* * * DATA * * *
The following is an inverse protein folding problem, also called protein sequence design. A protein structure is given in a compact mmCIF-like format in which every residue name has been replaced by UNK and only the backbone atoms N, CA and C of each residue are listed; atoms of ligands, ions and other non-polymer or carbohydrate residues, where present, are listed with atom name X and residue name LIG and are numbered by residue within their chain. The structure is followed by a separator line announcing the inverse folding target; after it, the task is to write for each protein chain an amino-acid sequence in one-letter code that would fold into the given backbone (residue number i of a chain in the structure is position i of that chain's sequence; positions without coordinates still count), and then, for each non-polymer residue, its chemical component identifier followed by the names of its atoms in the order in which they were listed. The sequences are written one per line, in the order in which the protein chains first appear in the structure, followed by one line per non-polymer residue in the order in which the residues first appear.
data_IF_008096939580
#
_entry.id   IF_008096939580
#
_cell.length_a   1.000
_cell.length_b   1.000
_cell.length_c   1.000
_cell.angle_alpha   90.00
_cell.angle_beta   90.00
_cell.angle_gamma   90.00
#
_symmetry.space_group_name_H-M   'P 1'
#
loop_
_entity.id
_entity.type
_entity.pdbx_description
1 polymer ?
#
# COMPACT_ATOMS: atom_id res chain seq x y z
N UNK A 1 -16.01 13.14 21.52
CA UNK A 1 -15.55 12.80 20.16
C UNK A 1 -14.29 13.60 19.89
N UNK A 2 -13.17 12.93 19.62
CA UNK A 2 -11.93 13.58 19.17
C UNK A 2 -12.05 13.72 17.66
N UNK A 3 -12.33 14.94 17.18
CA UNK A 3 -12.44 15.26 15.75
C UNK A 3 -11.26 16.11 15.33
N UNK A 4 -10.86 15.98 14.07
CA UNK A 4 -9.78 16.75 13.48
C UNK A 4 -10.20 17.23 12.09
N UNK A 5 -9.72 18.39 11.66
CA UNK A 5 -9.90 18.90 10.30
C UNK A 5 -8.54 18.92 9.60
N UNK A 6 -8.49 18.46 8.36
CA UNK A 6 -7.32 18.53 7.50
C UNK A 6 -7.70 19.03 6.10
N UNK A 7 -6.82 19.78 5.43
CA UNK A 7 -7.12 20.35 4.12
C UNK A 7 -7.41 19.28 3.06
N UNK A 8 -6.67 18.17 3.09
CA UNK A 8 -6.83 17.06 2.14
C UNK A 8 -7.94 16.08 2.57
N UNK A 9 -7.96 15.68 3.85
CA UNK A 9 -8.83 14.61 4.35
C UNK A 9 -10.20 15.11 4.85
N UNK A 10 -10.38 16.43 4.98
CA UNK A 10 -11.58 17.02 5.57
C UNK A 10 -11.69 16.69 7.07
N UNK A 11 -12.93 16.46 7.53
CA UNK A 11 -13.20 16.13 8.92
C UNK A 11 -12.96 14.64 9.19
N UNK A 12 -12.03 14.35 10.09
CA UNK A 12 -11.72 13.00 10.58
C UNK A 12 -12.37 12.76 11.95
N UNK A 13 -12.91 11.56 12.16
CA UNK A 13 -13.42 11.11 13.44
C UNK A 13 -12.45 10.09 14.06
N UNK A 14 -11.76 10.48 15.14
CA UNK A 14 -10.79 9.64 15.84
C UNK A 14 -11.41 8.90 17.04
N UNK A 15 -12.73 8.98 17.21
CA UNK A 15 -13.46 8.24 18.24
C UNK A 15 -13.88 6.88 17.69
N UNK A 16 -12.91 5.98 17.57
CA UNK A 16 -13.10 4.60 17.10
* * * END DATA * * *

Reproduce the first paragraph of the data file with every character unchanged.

The following is an inverse protein folding problem, also called protein sequence design. A protein structure is given in a compact mmCIF-like format in which every residue name has been replaced by UNK and only the backbone atoms N, CA and C of each residue are listed; atoms of ligands, ions and other non-polymer or carbohydrate residues, where present, are listed with atom name X and residue name LIG and are numbered by residue within their chain. The structure is followed by a separator line announcing the inverse folding target; after it, the task is to write for each protein chain an amino-acid sequence in one-letter code that would fold into the given backbone (residue number i of a chain in the structure is position i of that chain's sequence; positions without coordinates still count), and then, for each non-polymer residue, its chemical component identifier followed by the names of its atoms in the order in which they were listed. The sequences are written one per line, in the order in which the protein chains first appear in the structure, followed by one line per non-polymer residue in the order in which the residues first appear.